102 Days of War brings a deeper understanding of the successes and failures at the start of America’s longest war. Much has been written about the operational failure of outsourcing the bulk of the warfighting to a ragtag and untrustworthy coalition of Afghan rebels and absent Pakistani border guards. Less known is how White House and Pentagon policy decisions and leadership failures, combined with duplicitous Pakistani actions, ensured that America’s enemies would survive 2001. Finally, 102 Days of War provides unprecedented, on the record, first-hand accounts from U.S. officials at every level of the war effort.

What lessons do you hope policy makers and strategists will learn from this account, especially as it applies to the current situation in Afghanistan and Pakistan?

As an historian at heart I need to provide a disclaimer that drawing lessons from history to apply to future scenarios is dangerous because context is everything. However, with that cautionary note in mind, I think that there is a lot that leaders can learn.

First, clarity of mission, precision of objectives, and a unified understanding of what’s at stake are vital to a successful war effort. Muddled objectives inevitably lead to a muddled outcome. As Clausewitz so poignantly said, “No one starts a war—or rather, no one in his senses ought to do so— without first being clear in his mind what he intends to achieve by that war and how he intends to conduct it. The former is its political purpose; the latter is its operational objective. This is the governing principle which will set its course, prescribe the scale of means and effort which is required, and make its influence felt throughout down to the smallest operational detail.”

Second, civilian leaders must treat military advice as just that – advice. They must be cautious and exercise good judgment on when to intervene, but when an issue is vitally important for the nation, civilian scrutiny is necessary. Unfortunately, that was not the perspective at the time. As Doug Feith wrote in his memoir, “The suggestion that the President should have told Franks which forces— U.S. or foreign—to use for a particular cordon mission reflects a bizarre conception of the relationship between a President and a wartime military commander. It is hard to imagine any President overriding his general’s judgment and ordering him to use American forces to “go kill” bin Laden. A president who would do that needs a new commander.” Feith’s analysis exemplifies the failure of America’s leaders in their duty of supreme command.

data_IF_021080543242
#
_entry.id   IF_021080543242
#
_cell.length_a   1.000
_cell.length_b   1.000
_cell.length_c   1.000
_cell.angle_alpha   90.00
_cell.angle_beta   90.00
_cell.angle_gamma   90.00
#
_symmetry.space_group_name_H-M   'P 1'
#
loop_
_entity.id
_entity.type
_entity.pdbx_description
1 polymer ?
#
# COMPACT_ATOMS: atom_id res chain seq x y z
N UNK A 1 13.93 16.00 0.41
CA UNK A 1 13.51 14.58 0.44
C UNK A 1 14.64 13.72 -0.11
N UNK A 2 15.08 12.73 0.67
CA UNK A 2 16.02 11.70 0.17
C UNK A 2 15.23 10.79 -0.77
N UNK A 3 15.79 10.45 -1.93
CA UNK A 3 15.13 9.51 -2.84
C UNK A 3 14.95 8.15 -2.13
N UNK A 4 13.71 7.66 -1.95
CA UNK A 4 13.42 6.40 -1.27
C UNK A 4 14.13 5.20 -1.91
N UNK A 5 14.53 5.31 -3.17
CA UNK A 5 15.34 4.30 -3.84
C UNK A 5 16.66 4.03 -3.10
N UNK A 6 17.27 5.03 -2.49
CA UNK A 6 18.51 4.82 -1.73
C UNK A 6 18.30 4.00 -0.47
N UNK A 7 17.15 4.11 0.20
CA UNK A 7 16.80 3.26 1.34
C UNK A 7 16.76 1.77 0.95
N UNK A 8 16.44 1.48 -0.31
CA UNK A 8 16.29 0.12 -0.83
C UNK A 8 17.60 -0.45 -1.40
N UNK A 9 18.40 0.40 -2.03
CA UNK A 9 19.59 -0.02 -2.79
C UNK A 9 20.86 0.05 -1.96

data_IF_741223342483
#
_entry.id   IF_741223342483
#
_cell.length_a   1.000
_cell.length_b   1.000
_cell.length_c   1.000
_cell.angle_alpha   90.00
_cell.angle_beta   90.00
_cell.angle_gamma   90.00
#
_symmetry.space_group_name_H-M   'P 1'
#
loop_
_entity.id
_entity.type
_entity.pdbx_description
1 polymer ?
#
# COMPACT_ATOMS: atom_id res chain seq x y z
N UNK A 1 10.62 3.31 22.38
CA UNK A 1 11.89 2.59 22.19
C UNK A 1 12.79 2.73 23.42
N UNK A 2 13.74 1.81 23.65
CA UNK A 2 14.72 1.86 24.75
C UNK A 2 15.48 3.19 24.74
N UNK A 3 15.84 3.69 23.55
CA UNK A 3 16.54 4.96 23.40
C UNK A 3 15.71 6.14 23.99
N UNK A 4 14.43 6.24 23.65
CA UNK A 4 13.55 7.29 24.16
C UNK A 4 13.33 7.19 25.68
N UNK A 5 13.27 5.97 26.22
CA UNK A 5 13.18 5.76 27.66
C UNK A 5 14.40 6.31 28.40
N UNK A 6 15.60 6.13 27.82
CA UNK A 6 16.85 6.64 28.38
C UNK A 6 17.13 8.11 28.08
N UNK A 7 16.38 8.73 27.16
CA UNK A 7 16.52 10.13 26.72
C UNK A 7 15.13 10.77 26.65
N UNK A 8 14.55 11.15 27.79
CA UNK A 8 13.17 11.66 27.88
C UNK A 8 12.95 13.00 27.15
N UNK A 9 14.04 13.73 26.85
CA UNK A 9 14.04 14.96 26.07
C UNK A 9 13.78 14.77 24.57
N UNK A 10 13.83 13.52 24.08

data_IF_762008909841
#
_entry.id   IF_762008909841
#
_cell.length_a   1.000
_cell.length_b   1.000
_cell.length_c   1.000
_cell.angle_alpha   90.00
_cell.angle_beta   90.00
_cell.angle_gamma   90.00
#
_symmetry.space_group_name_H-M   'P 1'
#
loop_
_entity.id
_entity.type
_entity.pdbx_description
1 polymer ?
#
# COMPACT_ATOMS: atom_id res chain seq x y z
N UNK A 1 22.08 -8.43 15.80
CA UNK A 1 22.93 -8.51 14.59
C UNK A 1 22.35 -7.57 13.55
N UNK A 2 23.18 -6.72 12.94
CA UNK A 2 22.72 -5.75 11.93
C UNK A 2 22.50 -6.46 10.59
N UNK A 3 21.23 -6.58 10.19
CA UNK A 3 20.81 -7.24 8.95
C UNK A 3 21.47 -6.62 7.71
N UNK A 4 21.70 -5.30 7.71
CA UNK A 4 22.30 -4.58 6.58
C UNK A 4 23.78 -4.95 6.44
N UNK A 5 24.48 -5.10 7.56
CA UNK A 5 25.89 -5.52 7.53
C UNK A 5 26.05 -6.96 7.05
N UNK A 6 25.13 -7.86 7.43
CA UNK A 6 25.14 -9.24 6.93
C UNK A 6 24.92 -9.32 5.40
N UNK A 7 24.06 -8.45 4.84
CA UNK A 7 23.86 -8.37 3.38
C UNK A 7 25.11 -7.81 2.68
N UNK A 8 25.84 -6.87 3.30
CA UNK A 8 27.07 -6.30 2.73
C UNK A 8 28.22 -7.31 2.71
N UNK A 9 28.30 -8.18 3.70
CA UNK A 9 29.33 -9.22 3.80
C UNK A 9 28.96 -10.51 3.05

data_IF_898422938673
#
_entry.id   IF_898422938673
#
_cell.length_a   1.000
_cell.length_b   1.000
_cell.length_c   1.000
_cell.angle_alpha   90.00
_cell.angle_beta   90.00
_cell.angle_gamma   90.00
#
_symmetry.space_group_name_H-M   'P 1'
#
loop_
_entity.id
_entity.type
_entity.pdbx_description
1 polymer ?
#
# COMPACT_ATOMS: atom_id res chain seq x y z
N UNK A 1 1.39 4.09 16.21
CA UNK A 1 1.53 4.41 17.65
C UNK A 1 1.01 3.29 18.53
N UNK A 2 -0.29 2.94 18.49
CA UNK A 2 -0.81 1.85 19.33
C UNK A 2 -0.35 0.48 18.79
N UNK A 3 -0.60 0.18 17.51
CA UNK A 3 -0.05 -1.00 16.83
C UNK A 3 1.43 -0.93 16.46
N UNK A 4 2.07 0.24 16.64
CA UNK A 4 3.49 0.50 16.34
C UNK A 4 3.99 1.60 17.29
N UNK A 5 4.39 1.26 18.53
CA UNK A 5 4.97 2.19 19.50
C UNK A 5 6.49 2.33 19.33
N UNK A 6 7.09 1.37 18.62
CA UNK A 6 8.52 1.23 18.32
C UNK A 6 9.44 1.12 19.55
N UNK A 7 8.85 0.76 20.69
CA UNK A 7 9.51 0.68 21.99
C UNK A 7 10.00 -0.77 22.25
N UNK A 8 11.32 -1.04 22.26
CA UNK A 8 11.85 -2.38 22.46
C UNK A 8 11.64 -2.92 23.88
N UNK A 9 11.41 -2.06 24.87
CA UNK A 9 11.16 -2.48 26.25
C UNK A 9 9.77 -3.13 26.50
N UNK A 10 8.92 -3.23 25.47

Finally, opportunities to decimate your enemy in one fell swoop are few and far between. When they arise, do everything in your power to take advantage of your enemy’s extraordinary miscalculation. No matter how bold or courageous or skilled the Americans were at Tora Bora, four CIA officers or 93 special operations forces cannot be considered a complete effort.

In your recent article for The Daily Beast, you wrote, “the largest mistake made by President George W. Bush and Secretary of Defense Rumsfeld was their failure to examine and intervene in the affairs of the military. Throughout the Battle of Tora Bora, neither the president nor the secretary of defense was directly engaged in the most important operation of the U.S. war in Afghanistan.” How, if at all, did the missed opportunity of Tora Bora affect President Bush and Secretary Rumsfeld’s subsequent management of the war in Afghanistan? After Tora Bora, did they become more engaged in the day-to-day management of the war? From a historical perspective, was Bush significantly less engaged in the management of a war than his predecessors?  

That is a great question, and unfortunately I am not an expert on the history of civil-military relations during the Bush presidency. It is clear that during the Battle of Tora Bora, President Bush was not engaged in the management of the war at critical point in the campaign. Nevertheless, President Bush grew into his role as commander in chief. In 2006, as the violence in Iraq reached unprecedented levels, President Bush demonstrated much more effective leadership in his decision to surge forces into Iraq. His military subordinates continued to advocate for a policy of transition and withdrawal, but President Bush examined the war in detail and overruled their advice. It was a courageous decision, but more importantly it was the right one, and it saved America’s war in Iraq from complete failure.